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Document type:
English Abstract; Journal Article
Rudert, M; Leichtle, U; Leichtle, C; Thomas, W
[Implantation technique for the CUT-type femoral neck endoprosthesis]
OBJECTIVE: Total hip replacement with maximum preservation of femoral neck. Restoration of pain-free joint function. INDICATIONS: Coxarthrosis, femoral head necrosis in younger patients with intact femoral neck. CONTRAINDICATIONS: Joint infection. Coxa valga (caput-collum-diaphysis [CCD] angle > 150 degrees ). Coxa vara (CCD angle < 110 degrees ). Body mass index > 30 (relative contraindication). Ongoing chemotherapy. Osteoporosis. SURGICAL TECHNIQUE: Transgluteal or anterolateral approach. Resection of two thirds of the femoral head. Implantation of uncemented acetabular component. Revitalization of the femoral neck with special rasps for the CUT prosthesis. Trial reduction with bone rasp and modular cone in place (10 degrees or 20 degrees angle). Uncemented stem implantation. RESULTS: From 2002 to 2006, 49 uncemented CUT prostheses were implanted in 36 patients. Average age was 45.1 years (20-60 years). Inpatient stay amounted to 10.8 days and operating time to 74 min. Average blood loss through drainage was 795 ml, an average of 297 ml transfused back. Transfusion was necessary in ten patients. There were no cases of postoperative infection, nerve lesion, or hip dislocation. Patients were examined preoperatively and followed up at 6 weeks and 1 year. Harris Hip Score improved from 46.1 points preoperatively to 81.6 points at 6 weeks and 95.7 points at 1 year. Average leg length discrepancy of 0.7 cm (minimum -0.8, maximum 2.2 cm) was determined radiologically in 31 of 49 patients. It became necessary to replace two of the 49 stems due to aseptic loosening, in the first case at 19 months (femoral head osteonecrosis, lupus erythematosus, and taking cortisone), and in the second case 3 years after implantation (steroid-induced femoral head necrosis related to Crohn's disease and azathioprine [Imurek] therapy). One cone and head component had to be revised 1 month after implantation due to impingement syndrome. One ceramic head fractured 2.5 years after implantation so that cone and head required revision. The overall follow-up time was 37 months on average (minimum 12, maximum 55 months).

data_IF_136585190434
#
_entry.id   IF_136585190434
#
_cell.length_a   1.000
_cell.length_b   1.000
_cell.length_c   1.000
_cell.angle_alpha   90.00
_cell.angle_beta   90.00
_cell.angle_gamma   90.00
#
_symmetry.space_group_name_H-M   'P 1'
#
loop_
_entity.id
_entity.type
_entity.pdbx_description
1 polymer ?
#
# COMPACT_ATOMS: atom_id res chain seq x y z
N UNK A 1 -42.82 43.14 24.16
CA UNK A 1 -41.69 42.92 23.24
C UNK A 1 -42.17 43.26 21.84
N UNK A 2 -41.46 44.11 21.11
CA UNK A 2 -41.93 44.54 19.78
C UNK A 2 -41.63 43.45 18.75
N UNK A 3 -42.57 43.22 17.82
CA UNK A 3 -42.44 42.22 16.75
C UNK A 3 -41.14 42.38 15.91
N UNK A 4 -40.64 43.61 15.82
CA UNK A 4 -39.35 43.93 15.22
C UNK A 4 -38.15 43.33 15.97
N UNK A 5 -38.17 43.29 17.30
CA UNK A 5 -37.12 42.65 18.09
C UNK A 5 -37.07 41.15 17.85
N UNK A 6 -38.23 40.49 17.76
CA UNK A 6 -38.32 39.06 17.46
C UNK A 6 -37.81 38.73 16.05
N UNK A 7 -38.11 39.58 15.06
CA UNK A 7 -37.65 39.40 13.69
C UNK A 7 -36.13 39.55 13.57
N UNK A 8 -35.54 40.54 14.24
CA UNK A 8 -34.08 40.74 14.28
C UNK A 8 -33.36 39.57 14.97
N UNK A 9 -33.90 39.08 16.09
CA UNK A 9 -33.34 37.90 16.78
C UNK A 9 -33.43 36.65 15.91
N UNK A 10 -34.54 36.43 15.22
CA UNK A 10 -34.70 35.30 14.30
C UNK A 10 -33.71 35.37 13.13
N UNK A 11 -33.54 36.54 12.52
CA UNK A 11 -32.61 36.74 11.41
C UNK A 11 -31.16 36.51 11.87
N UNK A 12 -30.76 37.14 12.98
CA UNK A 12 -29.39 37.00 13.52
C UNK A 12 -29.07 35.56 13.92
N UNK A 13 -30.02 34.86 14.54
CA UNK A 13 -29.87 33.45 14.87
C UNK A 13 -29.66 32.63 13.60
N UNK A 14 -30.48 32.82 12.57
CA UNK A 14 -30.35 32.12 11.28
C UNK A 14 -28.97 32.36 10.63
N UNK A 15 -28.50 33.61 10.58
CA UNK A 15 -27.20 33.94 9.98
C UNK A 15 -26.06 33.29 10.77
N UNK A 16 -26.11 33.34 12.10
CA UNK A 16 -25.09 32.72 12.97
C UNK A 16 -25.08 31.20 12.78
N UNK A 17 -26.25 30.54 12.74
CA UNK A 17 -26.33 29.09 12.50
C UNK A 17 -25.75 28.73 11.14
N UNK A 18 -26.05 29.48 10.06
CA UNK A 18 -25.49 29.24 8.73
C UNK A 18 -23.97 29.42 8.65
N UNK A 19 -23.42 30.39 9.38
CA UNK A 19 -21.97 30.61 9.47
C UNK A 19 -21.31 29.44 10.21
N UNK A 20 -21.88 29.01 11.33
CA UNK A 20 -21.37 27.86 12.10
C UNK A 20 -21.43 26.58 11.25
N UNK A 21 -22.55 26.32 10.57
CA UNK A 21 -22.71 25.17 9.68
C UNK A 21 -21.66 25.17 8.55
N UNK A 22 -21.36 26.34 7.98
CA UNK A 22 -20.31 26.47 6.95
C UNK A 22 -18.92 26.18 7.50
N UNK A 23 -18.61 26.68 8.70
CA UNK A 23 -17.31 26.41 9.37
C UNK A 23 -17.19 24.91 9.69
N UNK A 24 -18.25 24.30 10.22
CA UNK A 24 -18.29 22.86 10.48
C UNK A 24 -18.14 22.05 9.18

Journal title abbreviation:
Oper Orthop Traumatol
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TUM Institution:
Klinik und Poliklinik für Orthopädie und Sportorthopädie